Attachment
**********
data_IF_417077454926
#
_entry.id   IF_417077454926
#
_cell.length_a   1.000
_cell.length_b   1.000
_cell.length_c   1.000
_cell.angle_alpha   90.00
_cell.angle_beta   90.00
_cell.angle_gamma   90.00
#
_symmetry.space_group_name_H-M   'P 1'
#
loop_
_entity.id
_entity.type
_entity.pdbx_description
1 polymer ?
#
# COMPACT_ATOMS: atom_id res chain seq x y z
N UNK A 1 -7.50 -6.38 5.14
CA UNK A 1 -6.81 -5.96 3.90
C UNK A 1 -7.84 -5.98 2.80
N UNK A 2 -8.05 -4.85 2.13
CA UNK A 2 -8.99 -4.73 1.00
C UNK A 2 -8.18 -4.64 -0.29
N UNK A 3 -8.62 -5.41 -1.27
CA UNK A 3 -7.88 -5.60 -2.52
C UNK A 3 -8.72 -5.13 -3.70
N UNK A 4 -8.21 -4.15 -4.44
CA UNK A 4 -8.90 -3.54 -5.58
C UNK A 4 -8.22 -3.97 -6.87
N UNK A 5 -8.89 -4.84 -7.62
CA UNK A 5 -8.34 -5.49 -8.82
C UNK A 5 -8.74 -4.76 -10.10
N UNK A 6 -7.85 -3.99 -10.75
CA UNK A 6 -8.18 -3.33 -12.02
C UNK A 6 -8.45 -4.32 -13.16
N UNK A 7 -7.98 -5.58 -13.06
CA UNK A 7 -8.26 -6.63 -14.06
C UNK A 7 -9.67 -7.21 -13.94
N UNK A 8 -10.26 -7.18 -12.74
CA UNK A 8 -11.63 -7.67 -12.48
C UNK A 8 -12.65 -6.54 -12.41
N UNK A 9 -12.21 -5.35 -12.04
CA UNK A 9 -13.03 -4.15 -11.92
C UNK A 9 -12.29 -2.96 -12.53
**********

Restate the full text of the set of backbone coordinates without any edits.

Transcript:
data_IF_417077454926
#
_entry.id   IF_417077454926
#
_cell.length_a   1.000
_cell.length_b   1.000
_cell.length_c   1.000
_cell.angle_alpha   90.00
_cell.angle_beta   90.00
_cell.angle_gamma   90.00
#
_symmetry.space_group_name_H-M   'P 1'
#
loop_
_entity.id
_entity.type
_entity.pdbx_description
1 polymer ?
#
# COMPACT_ATOMS: atom_id res chain seq x y z
N UNK A 1 -7.50 -6.38 5.14
CA UNK A 1 -6.81 -5.96 3.90
C UNK A 1 -7.84 -5.98 2.80
N UNK A 2 -8.05 -4.85 2.13
CA UNK A 2 -8.99 -4.73 1.00
C UNK A 2 -8.18 -4.64 -0.29
N UNK A 3 -8.62 -5.41 -1.27
CA UNK A 3 -7.88 -5.60 -2.52
C UNK A 3 -8.72 -5.13 -3.70
N UNK A 4 -8.21 -4.15 -4.44
CA UNK A 4 -8.90 -3.54 -5.58
C UNK A 4 -8.22 -3.97 -6.87
N UNK A 5 -8.89 -4.84 -7.62
CA UNK A 5 -8.34 -5.49 -8.82
C UNK A 5 -8.74 -4.76 -10.10
N UNK A 6 -7.85 -3.99 -10.75
CA UNK A 6 -8.18 -3.33 -12.02
C UNK A 6 -8.45 -4.32 -13.16
N UNK A 7 -7.98 -5.58 -13.06
CA UNK A 7 -8.26 -6.63 -14.06
C UNK A 7 -9.67 -7.21 -13.94
N UNK A 8 -10.26 -7.18 -12.74
CA UNK A 8 -11.63 -7.67 -12.48
C UNK A 8 -12.65 -6.54 -12.41
N UNK A 9 -12.21 -5.35 -12.04
CA UNK A 9 -13.03 -4.15 -11.92
C UNK A 9 -12.29 -2.96 -12.53